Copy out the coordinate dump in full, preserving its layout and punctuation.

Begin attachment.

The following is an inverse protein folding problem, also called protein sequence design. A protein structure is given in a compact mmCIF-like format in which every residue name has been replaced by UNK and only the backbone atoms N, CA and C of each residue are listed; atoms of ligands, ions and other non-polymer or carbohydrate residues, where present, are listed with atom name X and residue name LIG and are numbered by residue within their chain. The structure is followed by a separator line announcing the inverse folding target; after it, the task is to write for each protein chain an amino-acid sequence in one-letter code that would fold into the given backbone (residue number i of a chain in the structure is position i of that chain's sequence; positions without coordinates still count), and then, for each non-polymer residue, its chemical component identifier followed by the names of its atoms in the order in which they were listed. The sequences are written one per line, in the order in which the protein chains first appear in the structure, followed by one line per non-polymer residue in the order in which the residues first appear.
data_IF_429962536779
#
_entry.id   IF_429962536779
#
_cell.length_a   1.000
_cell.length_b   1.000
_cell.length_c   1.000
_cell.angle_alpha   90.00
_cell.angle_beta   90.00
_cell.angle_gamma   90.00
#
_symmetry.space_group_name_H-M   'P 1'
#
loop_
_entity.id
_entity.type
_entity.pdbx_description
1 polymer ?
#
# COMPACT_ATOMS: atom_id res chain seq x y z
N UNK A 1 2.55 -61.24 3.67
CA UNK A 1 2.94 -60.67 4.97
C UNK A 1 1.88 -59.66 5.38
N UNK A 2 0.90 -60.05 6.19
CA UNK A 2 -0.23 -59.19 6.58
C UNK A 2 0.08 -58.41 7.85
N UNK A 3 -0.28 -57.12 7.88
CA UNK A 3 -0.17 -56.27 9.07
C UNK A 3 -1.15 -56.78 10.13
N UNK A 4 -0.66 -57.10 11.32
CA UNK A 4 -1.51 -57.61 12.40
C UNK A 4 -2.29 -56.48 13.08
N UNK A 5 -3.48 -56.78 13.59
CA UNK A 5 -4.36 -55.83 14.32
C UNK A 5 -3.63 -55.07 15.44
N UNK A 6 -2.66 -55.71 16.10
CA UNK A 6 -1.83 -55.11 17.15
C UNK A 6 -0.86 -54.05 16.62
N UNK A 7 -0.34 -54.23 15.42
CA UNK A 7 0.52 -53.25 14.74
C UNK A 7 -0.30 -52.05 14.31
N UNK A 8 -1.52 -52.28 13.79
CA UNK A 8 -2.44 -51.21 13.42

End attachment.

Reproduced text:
The following is an inverse protein folding problem, also called protein sequence design. A protein structure is given in a compact mmCIF-like format in which every residue name has been replaced by UNK and only the backbone atoms N, CA and C of each residue are listed; atoms of ligands, ions and other non-polymer or carbohydrate residues, where present, are listed with atom name X and residue name LIG and are numbered by residue within their chain. The structure is followed by a separator line announcing the inverse folding target; after it, the task is to write for each protein chain an amino-acid sequence in one-letter code that would fold into the given backbone (residue number i of a chain in the structure is position i of that chain's sequence; positions without coordinates still count), and then, for each non-polymer residue, its chemical component identifier followed by the names of its atoms in the order in which they were listed. The sequences are written one per line, in the order in which the protein chains first appear in the structure, followed by one line per non-polymer residue in the order in which the residues first appear.
data_IF_429962536779
#
_entry.id   IF_429962536779
#
_cell.length_a   1.000
_cell.length_b   1.000
_cell.length_c   1.000
_cell.angle_alpha   90.00
_cell.angle_beta   90.00
_cell.angle_gamma   90.00
#
_symmetry.space_group_name_H-M   'P 1'
#
loop_
_entity.id
_entity.type
_entity.pdbx_description
1 polymer ?
#
# COMPACT_ATOMS: atom_id res chain seq x y z
N UNK A 1 2.55 -61.24 3.67
CA UNK A 1 2.94 -60.67 4.97
C UNK A 1 1.88 -59.66 5.38
N UNK A 2 0.90 -60.05 6.19
CA UNK A 2 -0.23 -59.19 6.58
C UNK A 2 0.08 -58.41 7.85
N UNK A 3 -0.28 -57.12 7.88
CA UNK A 3 -0.17 -56.27 9.07
C UNK A 3 -1.15 -56.78 10.13
N UNK A 4 -0.66 -57.10 11.32
CA UNK A 4 -1.51 -57.61 12.40
C UNK A 4 -2.29 -56.48 13.08
N UNK A 5 -3.48 -56.78 13.59
CA UNK A 5 -4.36 -55.83 14.32
C UNK A 5 -3.63 -55.07 15.44
N UNK A 6 -2.66 -55.71 16.10
CA UNK A 6 -1.83 -55.11 17.15
C UNK A 6 -0.86 -54.05 16.62
N UNK A 7 -0.34 -54.23 15.42
CA UNK A 7 0.52 -53.25 14.74
C UNK A 7 -0.30 -52.05 14.31
N UNK A 8 -1.52 -52.28 13.79
CA UNK A 8 -2.44 -51.21 13.42